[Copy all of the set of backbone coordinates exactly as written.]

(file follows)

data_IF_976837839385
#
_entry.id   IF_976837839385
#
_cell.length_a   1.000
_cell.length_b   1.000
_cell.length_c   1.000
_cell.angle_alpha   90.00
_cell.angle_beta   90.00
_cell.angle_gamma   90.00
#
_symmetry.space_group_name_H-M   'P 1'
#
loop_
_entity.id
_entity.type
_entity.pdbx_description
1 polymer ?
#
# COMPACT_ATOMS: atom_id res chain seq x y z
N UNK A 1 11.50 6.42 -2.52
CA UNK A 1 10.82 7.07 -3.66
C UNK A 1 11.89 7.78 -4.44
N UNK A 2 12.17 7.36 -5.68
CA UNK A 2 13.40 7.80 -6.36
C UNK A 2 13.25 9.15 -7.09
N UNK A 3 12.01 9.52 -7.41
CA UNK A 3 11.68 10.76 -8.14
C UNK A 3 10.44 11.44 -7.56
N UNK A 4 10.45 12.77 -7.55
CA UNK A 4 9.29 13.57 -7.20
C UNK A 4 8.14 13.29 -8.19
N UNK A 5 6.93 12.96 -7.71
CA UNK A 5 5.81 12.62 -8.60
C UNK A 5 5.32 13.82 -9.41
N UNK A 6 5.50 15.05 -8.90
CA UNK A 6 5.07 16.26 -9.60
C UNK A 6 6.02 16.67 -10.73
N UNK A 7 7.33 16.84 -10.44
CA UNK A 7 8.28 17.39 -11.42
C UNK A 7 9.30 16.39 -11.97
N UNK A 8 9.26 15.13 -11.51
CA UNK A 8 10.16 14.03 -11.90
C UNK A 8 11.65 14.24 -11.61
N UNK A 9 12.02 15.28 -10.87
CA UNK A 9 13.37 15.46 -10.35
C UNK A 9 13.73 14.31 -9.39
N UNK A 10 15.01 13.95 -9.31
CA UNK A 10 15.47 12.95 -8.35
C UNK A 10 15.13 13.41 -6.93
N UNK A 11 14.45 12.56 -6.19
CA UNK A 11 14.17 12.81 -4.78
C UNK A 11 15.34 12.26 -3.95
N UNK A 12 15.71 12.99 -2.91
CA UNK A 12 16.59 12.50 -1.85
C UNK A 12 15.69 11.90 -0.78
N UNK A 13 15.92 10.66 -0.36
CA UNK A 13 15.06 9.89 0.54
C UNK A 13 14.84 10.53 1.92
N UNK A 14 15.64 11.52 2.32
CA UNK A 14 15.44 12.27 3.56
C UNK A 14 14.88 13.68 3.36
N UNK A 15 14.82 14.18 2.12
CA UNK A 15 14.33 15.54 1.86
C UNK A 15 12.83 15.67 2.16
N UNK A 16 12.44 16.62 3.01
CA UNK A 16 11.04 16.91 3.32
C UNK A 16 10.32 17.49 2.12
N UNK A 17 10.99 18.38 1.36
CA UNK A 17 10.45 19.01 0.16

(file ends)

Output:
data_IF_976837839385
#
_entry.id   IF_976837839385
#
_cell.length_a   1.000
_cell.length_b   1.000
_cell.length_c   1.000
_cell.angle_alpha   90.00
_cell.angle_beta   90.00
_cell.angle_gamma   90.00
#
_symmetry.space_group_name_H-M   'P 1'
#
loop_
_entity.id
_entity.type
_entity.pdbx_description
1 polymer ?
#
# COMPACT_ATOMS: atom_id res chain seq x y z
N UNK A 1 11.50 6.42 -2.52
CA UNK A 1 10.82 7.07 -3.66
C UNK A 1 11.89 7.78 -4.44
N UNK A 2 12.17 7.36 -5.68
CA UNK A 2 13.40 7.80 -6.36
C UNK A 2 13.25 9.15 -7.09
N UNK A 3 12.01 9.52 -7.41
CA UNK A 3 11.68 10.76 -8.14
C UNK A 3 10.44 11.44 -7.56
N UNK A 4 10.45 12.77 -7.55
CA UNK A 4 9.29 13.57 -7.20
C UNK A 4 8.14 13.29 -8.19
N UNK A 5 6.93 12.96 -7.71
CA UNK A 5 5.81 12.62 -8.60
C UNK A 5 5.32 13.82 -9.41
N UNK A 6 5.50 15.05 -8.90
CA UNK A 6 5.07 16.26 -9.60
C UNK A 6 6.02 16.67 -10.73
N UNK A 7 7.33 16.84 -10.44
CA UNK A 7 8.28 17.39 -11.42
C UNK A 7 9.30 16.39 -11.97
N UNK A 8 9.26 15.13 -11.51
CA UNK A 8 10.16 14.03 -11.90
C UNK A 8 11.65 14.24 -11.61
N UNK A 9 12.02 15.28 -10.87
CA UNK A 9 13.37 15.46 -10.35
C UNK A 9 13.73 14.31 -9.39
N UNK A 10 15.01 13.95 -9.31
CA UNK A 10 15.47 12.95 -8.35
C UNK A 10 15.13 13.41 -6.93
N UNK A 11 14.45 12.56 -6.19
CA UNK A 11 14.17 12.81 -4.78
C UNK A 11 15.34 12.26 -3.95
N UNK A 12 15.71 12.99 -2.91
CA UNK A 12 16.59 12.50 -1.85
C UNK A 12 15.69 11.90 -0.78
N UNK A 13 15.92 10.66 -0.36
CA UNK A 13 15.06 9.89 0.54
C UNK A 13 14.84 10.53 1.92
N UNK A 14 15.64 11.52 2.32
CA UNK A 14 15.44 12.27 3.56
C UNK A 14 14.88 13.68 3.36
N UNK A 15 14.82 14.18 2.12
CA UNK A 15 14.33 15.54 1.86
C UNK A 15 12.83 15.67 2.16
N UNK A 16 12.44 16.62 3.01
CA UNK A 16 11.04 16.91 3.32
C UNK A 16 10.32 17.49 2.12
N UNK A 17 10.99 18.38 1.36
CA UNK A 17 10.45 19.01 0.16